When the chance to review I Can Build Lower Case Letters by Fundanoodle arrived, I was super excited.
Fundanoodle strives to help parents and teachers achieve educational readiness for their children. They offer a variety of fun learning systems to aid your students in motor coordination, eye/hand coordination, problem solving, and more.
We received the I Can Build Lower Case Letters learning system. The system included a magnetic white board with dry erase marker, set of 17 Magnastix magnetic pieces, six gross motor cards, six-sided die, and the I Can Write Lower Case! writing tablet.
I cannot speak highly enough about the quality of these products. Every last item was sturdy and extremely well made. They will last for years. These items might just be the sturdiest product for children that I've ever owned. I'm am not the slightest bit concerned that the board will come apart or the magnets will peel off the backing anytime soon. They are phenomenally made.
The company recommends starting the lessons with a gross motor activity to help prepare the student for writing. Kayleigh has a grand old time playing a game with the gross motor cards. Each card is numbered and has a different animal for the student to act like. Kayleigh rolls the dice and that acts out the card with the corresponding number. With only six cards it can get repetitive. I wouldn't mind seeing the company expand the cards to include more. But you can even make additional cards with your computer if your student doesn't like that much repetition. Lots of fun!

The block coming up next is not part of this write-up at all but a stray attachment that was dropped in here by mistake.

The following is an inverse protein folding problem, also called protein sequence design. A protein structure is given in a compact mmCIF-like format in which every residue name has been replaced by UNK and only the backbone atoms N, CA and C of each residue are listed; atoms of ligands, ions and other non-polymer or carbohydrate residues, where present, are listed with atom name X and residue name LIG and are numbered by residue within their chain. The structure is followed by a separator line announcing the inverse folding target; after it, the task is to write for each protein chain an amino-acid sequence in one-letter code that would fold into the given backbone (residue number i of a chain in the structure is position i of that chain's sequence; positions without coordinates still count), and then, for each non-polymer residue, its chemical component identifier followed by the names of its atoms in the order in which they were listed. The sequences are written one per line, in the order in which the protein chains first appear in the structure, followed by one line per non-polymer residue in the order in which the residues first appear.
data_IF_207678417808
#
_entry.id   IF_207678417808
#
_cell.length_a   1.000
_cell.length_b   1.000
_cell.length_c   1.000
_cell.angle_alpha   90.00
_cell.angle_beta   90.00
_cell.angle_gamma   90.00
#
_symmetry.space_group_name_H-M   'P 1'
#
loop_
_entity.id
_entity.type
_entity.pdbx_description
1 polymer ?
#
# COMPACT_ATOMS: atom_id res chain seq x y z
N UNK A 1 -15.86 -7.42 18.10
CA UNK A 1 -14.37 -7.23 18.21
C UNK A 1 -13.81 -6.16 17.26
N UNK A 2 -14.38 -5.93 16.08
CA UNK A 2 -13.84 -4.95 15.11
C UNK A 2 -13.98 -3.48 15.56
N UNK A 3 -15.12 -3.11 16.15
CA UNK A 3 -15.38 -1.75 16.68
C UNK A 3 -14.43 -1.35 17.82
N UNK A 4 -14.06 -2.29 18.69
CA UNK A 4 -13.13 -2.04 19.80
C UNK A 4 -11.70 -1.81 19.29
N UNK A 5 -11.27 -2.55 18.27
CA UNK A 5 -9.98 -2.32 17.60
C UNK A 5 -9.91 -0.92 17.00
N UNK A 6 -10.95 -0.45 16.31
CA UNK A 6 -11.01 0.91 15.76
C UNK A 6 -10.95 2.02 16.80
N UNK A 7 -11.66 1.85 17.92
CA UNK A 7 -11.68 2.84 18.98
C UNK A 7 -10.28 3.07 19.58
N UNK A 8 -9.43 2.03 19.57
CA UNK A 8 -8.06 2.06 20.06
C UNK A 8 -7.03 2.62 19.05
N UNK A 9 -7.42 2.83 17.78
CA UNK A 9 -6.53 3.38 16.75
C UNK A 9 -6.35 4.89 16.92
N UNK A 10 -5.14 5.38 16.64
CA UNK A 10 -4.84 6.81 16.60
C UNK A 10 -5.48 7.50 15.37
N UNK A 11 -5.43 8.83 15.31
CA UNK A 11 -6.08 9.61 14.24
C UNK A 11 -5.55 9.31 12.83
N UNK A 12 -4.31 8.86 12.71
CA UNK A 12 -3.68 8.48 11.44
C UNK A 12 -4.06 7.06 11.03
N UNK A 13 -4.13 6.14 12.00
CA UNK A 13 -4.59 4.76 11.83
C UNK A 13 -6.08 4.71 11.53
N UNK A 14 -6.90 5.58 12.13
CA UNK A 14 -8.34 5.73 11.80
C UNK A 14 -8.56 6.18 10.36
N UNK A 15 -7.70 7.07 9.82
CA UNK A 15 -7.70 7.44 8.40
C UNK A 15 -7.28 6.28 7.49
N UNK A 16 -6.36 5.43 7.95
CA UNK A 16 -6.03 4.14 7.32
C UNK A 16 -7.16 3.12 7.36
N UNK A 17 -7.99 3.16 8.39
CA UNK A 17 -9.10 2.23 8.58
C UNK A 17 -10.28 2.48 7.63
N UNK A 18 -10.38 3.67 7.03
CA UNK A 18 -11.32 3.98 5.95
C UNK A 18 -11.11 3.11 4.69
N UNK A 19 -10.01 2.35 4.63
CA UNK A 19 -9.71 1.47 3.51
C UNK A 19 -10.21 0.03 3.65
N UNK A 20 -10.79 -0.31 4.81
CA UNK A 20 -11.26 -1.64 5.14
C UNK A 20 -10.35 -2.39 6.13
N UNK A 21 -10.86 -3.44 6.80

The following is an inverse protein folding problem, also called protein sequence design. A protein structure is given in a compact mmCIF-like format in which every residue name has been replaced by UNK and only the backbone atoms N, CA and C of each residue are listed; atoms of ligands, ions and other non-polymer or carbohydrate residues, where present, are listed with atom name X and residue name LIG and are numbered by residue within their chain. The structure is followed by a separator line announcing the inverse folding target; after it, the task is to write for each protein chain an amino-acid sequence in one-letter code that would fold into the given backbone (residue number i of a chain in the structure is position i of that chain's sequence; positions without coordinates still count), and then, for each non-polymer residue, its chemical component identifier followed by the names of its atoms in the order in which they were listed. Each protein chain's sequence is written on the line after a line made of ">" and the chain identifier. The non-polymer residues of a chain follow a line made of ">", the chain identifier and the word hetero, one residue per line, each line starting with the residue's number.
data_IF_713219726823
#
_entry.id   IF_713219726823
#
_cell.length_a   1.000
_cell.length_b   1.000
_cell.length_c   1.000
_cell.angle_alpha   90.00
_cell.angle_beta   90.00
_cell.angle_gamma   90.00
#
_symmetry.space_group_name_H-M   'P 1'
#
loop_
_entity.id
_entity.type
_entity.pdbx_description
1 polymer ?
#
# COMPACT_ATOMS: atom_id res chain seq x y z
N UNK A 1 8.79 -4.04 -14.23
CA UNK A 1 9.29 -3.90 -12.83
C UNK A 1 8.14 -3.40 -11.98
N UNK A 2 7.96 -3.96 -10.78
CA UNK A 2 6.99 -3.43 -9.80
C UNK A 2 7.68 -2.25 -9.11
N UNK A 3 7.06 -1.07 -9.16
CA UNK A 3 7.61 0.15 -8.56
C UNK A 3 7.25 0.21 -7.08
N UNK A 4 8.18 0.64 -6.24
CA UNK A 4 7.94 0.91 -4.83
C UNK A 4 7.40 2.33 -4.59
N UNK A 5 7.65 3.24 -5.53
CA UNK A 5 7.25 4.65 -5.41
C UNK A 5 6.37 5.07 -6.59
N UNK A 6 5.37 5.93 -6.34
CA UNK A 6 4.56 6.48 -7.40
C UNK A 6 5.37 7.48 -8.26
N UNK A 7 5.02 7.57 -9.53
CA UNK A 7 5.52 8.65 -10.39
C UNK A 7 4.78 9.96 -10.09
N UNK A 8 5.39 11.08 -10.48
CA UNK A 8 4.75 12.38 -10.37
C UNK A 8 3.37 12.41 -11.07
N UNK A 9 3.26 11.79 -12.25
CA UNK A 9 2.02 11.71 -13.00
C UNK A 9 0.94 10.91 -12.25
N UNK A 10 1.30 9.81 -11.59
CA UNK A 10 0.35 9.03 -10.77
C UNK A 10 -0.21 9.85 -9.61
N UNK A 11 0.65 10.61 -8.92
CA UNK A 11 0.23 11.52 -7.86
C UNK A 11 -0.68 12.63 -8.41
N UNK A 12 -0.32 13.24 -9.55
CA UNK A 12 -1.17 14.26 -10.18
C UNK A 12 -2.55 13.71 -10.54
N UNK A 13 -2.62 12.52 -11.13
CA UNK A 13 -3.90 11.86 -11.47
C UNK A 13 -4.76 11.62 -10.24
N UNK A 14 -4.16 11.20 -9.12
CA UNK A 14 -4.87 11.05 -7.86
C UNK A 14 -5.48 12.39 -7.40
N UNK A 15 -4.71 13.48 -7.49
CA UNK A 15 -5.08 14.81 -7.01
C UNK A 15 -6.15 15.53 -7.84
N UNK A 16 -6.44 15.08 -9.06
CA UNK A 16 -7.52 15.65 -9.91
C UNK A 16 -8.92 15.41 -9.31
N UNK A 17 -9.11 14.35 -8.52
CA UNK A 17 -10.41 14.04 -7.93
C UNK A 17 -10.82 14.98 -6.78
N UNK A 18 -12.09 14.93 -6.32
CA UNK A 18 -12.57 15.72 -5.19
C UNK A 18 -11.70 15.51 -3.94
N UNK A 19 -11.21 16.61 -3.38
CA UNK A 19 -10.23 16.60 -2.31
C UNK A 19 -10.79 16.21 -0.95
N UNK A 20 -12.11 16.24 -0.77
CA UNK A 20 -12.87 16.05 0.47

Next Kayleigh and I would work on forming the letters with the Magnastix on the white board. The top and the bottom of the white board are painted green and red, respectively. The green is a reminder to "Go" for letters that start at the top of the green line. The red means "Stop" since most letters will stop at the red line.
We followed the order set forth in the writing tablet, which are sequenced according to a child's development of visual and motor skills. I'd first build the letter on the board for her, using the instructions from the writing tablet, then I'd have Kayleigh build it herself. Max the Monkey has specific terminology on how to form each letter. Things like: zip (straight line) down/across/up, zoom (diagonal) up/down/in, buzz (curve) up/around, etc. These instructions were really fun for Kayleigh to learn and they really helped her remember how to form the letters.
After working on the white board, we'd work in the writing tablet. The writing tablet features the characters Max and Alphie who demonstrate and encourage the student to write the letters correctly. Each page offers the "Go/Stop" visual cues and a spot to put a reward sticker upon completion. My only issue with the writing tablet is that it is a lot of writing on each page, five lines worth, which can intimidate young learners. It did overwhelm Kayleigh.
I tried to have Kayleigh just work on one line per day but she really wanted that sticker ASAP so she insisted on doing the whole thing at once. I also told her she only needed to complete two lines to earn the sticker but she then insisted on doing them all anyway because she didn't want to "cheat." lol I guess those stickers are doing a great job at motivating her.
All-in-all Kayleigh really likes it. On days when we didn't do handwriting, she would ask about it. That rarely happens with Kayleigh so that is high praise. It's definitely a quality product and fun way to learn to write letters.
Age Range: K-1st